This paper seeks to explore the factors that contributed to the development of the intermediary model, examine implications for foundations, national organizations and local youth organizations, and suggest new directions for foundations wanting to significantly impact children and youth. Dynamic new opportunities exist for foundations working with intermediary organizations that occupy the "middle ground" between funders and local youth development.
- Foundation--not local organizations or communities--shape the programs and expertise offered by intermediaries by directly underwriting services. At time sit seems that the foundation is operating as investor and customer simultaneously.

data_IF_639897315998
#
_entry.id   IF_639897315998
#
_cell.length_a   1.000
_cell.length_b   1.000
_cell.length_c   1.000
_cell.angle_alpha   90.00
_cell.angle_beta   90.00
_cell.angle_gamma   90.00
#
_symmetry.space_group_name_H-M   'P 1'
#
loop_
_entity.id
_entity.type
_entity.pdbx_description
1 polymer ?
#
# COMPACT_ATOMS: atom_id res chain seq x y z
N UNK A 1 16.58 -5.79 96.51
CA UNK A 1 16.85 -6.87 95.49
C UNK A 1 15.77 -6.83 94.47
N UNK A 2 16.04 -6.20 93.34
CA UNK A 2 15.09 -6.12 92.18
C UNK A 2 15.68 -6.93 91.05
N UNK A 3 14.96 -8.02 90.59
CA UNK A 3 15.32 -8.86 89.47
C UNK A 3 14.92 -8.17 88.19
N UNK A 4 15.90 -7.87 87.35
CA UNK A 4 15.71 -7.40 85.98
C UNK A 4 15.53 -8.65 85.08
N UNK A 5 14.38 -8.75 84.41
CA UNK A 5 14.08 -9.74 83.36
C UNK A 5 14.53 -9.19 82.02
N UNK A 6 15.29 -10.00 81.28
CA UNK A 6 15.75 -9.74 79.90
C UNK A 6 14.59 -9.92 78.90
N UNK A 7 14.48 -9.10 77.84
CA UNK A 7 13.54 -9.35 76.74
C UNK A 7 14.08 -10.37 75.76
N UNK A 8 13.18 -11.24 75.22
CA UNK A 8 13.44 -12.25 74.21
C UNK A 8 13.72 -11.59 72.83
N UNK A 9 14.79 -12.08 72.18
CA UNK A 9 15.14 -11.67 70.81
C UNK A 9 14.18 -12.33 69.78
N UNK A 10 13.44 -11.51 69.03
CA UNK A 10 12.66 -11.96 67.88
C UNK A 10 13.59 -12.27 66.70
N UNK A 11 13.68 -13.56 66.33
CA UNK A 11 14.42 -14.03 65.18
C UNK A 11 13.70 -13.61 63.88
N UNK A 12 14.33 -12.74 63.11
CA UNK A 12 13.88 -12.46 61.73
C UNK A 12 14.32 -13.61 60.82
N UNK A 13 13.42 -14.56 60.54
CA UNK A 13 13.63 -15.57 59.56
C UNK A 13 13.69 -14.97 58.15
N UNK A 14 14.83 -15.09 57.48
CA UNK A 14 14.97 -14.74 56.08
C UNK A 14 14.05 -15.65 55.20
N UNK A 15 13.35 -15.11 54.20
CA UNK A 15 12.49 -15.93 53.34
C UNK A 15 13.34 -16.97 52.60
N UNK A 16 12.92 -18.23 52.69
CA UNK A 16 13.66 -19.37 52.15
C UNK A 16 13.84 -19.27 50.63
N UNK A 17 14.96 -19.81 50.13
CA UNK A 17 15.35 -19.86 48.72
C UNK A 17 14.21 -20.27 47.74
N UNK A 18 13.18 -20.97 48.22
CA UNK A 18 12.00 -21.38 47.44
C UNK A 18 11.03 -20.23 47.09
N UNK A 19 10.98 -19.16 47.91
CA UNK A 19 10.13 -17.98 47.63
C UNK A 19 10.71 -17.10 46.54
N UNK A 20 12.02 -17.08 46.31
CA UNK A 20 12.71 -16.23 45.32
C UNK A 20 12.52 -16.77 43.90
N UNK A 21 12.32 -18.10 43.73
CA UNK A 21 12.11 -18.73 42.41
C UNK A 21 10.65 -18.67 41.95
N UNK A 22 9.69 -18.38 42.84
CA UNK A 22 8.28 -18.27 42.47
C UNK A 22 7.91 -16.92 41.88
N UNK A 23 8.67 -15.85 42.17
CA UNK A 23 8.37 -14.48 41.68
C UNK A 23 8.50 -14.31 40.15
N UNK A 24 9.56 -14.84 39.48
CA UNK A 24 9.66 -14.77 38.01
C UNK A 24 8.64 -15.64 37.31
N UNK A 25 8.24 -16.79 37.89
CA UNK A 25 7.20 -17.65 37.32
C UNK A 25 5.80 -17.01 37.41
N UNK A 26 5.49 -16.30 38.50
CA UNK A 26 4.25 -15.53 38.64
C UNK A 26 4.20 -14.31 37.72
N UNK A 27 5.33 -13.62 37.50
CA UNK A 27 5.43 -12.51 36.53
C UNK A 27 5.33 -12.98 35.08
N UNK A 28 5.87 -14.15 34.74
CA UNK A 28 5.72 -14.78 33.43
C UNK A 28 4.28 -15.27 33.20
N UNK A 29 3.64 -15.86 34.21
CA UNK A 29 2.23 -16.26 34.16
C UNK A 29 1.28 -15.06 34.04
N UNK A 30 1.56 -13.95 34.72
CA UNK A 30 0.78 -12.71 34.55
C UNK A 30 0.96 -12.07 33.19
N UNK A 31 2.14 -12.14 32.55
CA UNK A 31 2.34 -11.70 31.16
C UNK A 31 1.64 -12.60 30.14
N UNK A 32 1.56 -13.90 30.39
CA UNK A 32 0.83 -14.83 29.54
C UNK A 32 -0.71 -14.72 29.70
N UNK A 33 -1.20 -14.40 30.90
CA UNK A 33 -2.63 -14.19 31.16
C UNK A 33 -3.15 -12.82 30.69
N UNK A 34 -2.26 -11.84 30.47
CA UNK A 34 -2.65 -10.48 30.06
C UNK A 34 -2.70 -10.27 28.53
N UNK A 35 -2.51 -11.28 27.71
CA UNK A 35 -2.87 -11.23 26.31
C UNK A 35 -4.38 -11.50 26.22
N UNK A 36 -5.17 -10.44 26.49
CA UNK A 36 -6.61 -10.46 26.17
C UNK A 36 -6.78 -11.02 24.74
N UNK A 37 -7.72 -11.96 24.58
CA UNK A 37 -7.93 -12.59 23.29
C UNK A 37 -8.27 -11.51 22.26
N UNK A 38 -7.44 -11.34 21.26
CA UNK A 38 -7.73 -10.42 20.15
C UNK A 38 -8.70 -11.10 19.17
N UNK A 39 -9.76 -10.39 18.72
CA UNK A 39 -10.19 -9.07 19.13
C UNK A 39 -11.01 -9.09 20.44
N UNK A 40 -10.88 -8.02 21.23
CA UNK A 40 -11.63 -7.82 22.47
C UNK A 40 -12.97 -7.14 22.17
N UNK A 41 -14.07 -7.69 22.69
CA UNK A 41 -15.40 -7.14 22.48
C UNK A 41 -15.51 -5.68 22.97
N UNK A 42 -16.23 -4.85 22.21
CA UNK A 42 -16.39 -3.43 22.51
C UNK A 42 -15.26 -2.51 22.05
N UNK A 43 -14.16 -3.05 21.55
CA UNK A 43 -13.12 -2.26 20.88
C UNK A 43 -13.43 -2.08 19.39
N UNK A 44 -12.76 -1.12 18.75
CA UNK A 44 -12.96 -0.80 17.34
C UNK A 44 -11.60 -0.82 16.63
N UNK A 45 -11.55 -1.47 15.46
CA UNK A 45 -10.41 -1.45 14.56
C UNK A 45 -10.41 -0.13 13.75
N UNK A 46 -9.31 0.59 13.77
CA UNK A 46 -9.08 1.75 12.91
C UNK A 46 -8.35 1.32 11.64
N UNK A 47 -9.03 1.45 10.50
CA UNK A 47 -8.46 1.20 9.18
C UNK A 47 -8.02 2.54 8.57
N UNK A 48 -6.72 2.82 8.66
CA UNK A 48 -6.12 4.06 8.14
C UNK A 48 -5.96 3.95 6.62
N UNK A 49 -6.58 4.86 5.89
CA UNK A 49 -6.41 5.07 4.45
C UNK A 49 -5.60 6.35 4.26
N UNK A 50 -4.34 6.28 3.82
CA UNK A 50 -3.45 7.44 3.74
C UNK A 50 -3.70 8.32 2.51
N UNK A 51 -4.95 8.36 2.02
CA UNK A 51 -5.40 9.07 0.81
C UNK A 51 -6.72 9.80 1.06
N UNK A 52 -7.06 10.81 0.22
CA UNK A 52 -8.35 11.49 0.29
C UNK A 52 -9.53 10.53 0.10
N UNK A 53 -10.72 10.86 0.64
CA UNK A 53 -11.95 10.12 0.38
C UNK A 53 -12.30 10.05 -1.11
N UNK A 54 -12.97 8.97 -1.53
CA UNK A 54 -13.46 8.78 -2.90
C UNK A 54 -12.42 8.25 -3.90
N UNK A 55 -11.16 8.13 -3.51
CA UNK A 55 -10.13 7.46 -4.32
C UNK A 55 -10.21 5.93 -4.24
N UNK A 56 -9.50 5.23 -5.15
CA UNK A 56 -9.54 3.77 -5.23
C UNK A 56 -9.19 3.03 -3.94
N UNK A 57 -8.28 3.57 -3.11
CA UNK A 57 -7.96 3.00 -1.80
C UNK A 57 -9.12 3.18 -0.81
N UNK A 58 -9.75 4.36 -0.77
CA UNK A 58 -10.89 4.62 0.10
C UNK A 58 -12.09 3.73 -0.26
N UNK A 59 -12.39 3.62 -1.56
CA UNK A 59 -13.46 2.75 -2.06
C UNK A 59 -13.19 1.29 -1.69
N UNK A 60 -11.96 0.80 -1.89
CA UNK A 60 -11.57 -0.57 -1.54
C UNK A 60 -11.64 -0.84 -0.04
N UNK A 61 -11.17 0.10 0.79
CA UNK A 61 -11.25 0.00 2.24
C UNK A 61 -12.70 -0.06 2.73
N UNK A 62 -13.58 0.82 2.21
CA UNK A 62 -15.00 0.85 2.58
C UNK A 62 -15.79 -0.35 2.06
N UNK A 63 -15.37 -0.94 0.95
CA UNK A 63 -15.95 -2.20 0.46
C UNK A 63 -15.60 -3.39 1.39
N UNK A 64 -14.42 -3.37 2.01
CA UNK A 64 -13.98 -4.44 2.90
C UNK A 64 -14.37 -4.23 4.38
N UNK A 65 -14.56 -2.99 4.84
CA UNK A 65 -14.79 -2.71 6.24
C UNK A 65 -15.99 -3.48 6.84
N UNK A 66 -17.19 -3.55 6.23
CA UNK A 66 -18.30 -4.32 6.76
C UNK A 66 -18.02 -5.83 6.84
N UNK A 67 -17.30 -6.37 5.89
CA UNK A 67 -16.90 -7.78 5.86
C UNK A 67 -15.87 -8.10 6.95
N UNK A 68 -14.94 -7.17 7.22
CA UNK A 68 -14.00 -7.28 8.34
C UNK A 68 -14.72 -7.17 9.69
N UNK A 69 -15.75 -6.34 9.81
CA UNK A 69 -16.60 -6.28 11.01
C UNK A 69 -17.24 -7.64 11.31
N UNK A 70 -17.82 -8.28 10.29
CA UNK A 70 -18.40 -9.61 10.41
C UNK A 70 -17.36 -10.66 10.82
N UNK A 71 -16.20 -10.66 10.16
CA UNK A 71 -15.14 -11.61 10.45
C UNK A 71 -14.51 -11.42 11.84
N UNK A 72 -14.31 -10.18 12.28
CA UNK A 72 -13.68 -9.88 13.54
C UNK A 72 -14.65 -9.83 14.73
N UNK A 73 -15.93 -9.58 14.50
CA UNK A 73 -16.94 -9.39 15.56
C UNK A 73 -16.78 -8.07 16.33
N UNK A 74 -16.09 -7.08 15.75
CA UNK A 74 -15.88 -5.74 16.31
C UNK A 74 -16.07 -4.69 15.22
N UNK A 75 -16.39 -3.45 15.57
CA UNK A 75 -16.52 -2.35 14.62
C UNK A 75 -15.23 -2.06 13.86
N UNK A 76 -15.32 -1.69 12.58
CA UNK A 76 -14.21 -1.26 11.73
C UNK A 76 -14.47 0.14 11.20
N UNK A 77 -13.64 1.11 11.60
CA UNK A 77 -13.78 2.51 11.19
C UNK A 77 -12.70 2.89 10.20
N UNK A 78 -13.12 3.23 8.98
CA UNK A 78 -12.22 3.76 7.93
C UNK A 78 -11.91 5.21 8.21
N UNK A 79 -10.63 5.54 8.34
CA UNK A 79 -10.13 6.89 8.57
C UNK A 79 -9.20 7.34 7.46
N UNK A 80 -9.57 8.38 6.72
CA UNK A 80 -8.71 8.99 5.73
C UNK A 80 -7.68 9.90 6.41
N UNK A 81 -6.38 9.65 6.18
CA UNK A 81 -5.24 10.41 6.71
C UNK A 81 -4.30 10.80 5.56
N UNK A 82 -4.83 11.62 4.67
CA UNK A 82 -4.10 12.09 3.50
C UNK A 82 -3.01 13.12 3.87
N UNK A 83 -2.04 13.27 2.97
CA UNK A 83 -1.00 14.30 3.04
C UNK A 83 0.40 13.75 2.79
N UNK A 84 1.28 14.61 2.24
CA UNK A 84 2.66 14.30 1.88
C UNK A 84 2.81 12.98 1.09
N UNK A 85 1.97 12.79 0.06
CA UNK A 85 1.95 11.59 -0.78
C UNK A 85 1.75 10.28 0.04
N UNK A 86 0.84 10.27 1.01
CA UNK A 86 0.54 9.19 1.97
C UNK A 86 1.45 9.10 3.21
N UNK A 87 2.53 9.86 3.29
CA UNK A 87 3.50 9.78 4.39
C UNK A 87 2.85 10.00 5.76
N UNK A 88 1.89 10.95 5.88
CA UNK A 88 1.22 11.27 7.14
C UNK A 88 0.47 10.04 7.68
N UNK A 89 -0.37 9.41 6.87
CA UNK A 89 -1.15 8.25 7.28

- Foundations and national intermediaries are expected to know, based on anecdotal information, the actual market demand for knowledge and services. Furthermore, understanding how the demand may differ across different segments of the market is rarely considered.
- Technical assistance providers naturally offer what is known, not necessarily what is needed.
- Information sharing and broader knowledge development is limited as some organizations attempt to carve out areas of expertise and attract funding streams.
- National organizations do not necessarily have credibility with specific stakeholder groups and leaders. Thus, specific stakeholder organizations demand duplication of efforts in order to build knowledge in their organizations rather than tapping into what is available.
- Inefficiencies in knowledge development and dissemination are created, as most foundations contract or grant to intermediaries within the parameters of their strategy, Those parameters create silos that define the knowledge, regardless if it is meaningful at the local level or not.